The rock cycle and the associated rocks, including:
-Mid ocean ridge environments - crustal construction, ocean crust, basalts, black smokers
-Subduction zone areas - metamorphic concepts, the metamorphism of subduction zone materials, the metamorphism of basaltic igneous rocks.
-Volcanic arcs - the origins of igneous rocks in arc settings, their particular chemistry and mineralogy; volcanic versus plutonic materials
-Collisional belts – mountain building, uplift and erosion
-Post-orogenic activity – thermal relaxation, melting, granite emplacement, and post-orogenic collapse
-Continental clastic rocks
-Sediments at the land-sea interface
-Shallow to deep marine sediments
Improving the geological toolkit for understanding igneous, sedimentary or metamorphic rocks
Case studies- applying skills to suites of rocks from different environments

Teaching methods

Delivery typeNumberLength hoursStudent hours
Independent online learning hours20.00
Private study hours120.00
Total Contact hours60.00
Total hours (100hr per 10 credits)200.00

Private study

Online learning would include the accessing of recorded lecture material or pre-prepared podcasts uploaded into the VLE.
In addition, students are expected to undertake reading of course texts as noted in the individual lecture materials to supplement their notes.
The assessments for this module also include some work to be undertaken at home that will be a mixture of lecture and practical content as well as research and reading around a topic.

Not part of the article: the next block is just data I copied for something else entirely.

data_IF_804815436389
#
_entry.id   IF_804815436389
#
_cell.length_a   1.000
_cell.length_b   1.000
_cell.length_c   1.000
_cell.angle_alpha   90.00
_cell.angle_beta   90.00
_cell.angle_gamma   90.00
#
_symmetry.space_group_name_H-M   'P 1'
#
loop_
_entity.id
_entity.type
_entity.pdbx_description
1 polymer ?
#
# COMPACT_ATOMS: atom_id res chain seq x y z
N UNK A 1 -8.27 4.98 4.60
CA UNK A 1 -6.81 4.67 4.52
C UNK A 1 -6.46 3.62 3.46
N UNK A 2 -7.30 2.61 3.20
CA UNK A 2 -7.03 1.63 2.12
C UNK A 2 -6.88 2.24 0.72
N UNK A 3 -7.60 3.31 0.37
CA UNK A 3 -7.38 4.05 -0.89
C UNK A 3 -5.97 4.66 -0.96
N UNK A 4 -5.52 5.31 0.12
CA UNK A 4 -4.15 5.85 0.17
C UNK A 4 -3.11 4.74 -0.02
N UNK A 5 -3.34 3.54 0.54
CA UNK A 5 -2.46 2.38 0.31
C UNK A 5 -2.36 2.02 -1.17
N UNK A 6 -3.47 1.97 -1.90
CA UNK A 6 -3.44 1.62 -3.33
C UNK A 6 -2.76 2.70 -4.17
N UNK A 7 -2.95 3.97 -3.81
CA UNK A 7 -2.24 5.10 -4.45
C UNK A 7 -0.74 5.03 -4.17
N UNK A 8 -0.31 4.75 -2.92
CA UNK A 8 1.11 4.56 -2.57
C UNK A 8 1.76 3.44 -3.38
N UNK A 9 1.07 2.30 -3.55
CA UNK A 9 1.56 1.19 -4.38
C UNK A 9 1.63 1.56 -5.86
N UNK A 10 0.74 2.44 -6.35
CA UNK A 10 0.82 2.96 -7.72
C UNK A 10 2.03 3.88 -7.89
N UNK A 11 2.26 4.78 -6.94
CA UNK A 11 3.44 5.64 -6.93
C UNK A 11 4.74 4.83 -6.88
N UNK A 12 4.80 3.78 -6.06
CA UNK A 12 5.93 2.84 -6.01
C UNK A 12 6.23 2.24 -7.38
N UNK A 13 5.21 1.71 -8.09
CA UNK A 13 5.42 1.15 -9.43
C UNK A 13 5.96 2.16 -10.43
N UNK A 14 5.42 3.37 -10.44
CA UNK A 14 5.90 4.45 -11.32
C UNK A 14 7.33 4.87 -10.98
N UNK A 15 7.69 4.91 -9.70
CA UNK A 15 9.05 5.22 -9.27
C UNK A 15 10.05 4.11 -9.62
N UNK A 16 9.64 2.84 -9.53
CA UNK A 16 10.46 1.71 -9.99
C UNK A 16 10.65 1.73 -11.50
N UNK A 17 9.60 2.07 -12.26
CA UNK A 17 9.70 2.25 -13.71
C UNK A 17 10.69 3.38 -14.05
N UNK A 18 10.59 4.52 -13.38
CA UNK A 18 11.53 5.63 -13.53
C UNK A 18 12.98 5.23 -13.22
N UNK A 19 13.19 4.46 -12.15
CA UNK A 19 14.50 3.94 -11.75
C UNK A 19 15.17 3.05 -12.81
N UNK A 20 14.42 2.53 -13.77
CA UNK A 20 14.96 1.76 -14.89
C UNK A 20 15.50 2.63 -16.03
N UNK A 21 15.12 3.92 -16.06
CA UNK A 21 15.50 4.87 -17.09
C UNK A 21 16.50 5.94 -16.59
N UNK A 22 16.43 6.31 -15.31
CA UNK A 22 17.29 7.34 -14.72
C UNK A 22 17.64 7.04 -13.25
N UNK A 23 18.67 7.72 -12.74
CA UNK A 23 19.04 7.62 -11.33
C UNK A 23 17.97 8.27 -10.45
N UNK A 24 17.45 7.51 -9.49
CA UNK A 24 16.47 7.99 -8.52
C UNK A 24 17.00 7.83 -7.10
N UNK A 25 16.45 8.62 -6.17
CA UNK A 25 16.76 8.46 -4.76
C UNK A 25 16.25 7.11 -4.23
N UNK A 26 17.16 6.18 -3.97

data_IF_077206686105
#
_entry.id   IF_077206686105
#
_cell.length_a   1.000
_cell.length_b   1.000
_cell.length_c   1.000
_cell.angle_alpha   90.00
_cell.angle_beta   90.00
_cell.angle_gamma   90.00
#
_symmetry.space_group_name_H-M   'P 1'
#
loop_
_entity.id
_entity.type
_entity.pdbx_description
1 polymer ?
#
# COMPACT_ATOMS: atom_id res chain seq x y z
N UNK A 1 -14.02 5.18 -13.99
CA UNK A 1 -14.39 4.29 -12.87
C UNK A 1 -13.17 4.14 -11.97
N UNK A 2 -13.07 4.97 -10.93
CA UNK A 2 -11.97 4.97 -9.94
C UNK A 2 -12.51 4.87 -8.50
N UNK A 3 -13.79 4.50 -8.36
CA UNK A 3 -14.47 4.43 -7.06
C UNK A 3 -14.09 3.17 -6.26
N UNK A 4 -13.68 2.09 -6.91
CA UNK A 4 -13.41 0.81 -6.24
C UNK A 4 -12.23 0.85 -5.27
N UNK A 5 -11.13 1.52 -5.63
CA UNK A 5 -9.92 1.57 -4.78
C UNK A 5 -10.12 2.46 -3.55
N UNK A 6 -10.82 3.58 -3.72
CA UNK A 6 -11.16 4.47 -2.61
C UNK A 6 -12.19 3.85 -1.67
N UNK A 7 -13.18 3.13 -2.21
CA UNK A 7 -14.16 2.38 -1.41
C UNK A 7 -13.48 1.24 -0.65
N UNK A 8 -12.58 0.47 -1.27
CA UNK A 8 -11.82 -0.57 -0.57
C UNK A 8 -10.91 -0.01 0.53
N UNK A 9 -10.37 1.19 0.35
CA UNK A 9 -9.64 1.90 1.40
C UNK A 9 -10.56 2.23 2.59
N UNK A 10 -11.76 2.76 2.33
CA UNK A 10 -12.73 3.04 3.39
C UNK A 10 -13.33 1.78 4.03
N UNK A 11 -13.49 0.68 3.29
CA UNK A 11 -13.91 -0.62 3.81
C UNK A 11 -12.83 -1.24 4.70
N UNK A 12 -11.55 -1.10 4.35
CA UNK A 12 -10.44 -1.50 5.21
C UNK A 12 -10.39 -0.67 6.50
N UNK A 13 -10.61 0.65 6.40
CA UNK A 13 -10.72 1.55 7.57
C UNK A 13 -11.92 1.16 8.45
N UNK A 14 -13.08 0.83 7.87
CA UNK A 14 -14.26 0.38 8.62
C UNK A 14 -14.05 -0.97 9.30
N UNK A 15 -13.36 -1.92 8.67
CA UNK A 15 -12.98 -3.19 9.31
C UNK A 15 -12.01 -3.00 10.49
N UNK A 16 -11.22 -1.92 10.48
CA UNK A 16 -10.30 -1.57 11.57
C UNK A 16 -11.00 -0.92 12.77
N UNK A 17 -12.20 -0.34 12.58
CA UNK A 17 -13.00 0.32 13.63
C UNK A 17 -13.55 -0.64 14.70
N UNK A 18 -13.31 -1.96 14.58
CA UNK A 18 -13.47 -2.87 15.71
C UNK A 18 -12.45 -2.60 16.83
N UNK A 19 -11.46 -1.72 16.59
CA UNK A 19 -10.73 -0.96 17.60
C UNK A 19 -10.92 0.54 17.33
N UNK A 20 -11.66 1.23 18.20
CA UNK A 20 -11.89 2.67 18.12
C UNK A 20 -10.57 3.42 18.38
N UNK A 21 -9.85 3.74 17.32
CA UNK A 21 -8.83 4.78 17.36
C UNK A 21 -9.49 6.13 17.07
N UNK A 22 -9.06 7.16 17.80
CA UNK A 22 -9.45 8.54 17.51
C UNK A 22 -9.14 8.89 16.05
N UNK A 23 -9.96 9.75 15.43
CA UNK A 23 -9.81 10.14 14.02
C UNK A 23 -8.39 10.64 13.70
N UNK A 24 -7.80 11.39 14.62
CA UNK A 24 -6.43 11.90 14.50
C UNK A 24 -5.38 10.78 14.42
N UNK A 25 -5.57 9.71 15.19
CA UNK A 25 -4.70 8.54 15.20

Opportunities for Formative Feedback

Students can obtain feedback directly in any practical class. In addition:
A formative hand specimen and thin section will be taken in for feedback ahead of the assessment, with examples of good practice
Some writing development will be developed as exercises alongside the module readings, to help inform students of best practice and marking expectations
Feedback on case study practicals will include a debrief on a typical case study, as an exemplar for the later assessment.

Methods of assessment

Assessment typeNotes% of formal assessment
Essay3,000 words75.00
PracticalRock description (in class, one session to be specified in handbook)25.00
Total percentage (Assessment Coursework)100.00

The assessments will comprise: -A coursework essay on an aspect of the rock cycle -A hand specimen and thin section description will be assessed -A write up of the last of the case study practicals (together with submission of in class materials as appendix) will be submitted

Reading list

The reading list is available from the Library website

Last updated: 27/07/2023